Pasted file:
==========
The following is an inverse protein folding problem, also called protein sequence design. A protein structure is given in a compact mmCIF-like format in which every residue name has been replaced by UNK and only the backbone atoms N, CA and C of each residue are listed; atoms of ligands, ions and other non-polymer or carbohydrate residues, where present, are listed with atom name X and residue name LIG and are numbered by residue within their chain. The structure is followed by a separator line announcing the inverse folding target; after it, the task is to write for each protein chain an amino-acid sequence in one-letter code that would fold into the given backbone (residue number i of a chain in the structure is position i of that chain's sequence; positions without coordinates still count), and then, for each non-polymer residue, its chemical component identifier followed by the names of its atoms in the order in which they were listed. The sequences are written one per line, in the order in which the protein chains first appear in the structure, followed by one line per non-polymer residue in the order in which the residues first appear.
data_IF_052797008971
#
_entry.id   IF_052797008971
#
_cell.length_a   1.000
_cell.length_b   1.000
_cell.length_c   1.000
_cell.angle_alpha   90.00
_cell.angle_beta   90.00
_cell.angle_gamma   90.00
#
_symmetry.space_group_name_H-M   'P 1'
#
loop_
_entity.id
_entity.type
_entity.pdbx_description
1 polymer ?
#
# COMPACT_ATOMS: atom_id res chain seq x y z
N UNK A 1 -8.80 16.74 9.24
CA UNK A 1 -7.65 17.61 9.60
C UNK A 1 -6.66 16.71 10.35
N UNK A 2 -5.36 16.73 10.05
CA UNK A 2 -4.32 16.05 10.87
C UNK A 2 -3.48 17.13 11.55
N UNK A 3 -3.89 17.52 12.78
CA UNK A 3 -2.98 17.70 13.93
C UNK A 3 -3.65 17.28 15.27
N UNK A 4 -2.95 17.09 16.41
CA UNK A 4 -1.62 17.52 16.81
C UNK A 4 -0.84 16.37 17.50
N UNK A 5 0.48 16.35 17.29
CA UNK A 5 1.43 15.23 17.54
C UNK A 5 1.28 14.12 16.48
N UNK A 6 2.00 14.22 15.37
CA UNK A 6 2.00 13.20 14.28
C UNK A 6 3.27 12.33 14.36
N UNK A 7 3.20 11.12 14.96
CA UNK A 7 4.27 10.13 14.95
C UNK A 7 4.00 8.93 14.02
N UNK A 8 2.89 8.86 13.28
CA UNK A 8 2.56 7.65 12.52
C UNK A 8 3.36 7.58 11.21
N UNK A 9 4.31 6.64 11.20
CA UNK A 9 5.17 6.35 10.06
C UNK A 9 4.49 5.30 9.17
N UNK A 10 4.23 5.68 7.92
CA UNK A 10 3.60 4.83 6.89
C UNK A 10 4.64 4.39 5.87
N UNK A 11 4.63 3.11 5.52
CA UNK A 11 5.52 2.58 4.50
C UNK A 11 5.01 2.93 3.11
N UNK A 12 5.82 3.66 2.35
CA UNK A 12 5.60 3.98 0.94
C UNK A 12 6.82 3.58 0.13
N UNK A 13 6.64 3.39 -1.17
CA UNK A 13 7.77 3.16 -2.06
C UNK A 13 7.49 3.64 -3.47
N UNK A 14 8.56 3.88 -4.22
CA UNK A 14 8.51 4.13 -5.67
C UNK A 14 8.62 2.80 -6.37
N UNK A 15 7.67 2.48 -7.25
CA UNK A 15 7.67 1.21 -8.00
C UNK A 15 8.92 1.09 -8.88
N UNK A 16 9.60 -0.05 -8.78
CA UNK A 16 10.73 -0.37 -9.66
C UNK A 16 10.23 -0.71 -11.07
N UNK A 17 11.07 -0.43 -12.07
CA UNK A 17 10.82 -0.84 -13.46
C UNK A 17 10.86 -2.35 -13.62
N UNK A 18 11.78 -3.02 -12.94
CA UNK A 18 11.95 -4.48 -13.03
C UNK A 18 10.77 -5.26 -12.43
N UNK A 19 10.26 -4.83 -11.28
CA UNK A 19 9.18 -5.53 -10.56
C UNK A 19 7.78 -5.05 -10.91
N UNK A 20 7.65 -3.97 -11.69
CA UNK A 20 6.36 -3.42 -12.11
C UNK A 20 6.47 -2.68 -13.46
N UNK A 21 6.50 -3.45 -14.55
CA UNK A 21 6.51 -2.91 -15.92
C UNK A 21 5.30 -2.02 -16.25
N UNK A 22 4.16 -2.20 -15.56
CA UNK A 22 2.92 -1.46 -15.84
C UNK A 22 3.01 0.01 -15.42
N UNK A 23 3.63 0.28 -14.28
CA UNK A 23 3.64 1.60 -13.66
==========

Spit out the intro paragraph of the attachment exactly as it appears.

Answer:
The following is an inverse protein folding problem, also called protein sequence design. A protein structure is given in a compact mmCIF-like format in which every residue name has been replaced by UNK and only the backbone atoms N, CA and C of each residue are listed; atoms of ligands, ions and other non-polymer or carbohydrate residues, where present, are listed with atom name X and residue name LIG and are numbered by residue within their chain. The structure is followed by a separator line announcing the inverse folding target; after it, the task is to write for each protein chain an amino-acid sequence in one-letter code that would fold into the given backbone (residue number i of a chain in the structure is position i of that chain's sequence; positions without coordinates still count), and then, for each non-polymer residue, its chemical component identifier followed by the names of its atoms in the order in which they were listed. The sequences are written one per line, in the order in which the protein chains first appear in the structure, followed by one line per non-polymer residue in the order in which the residues first appear.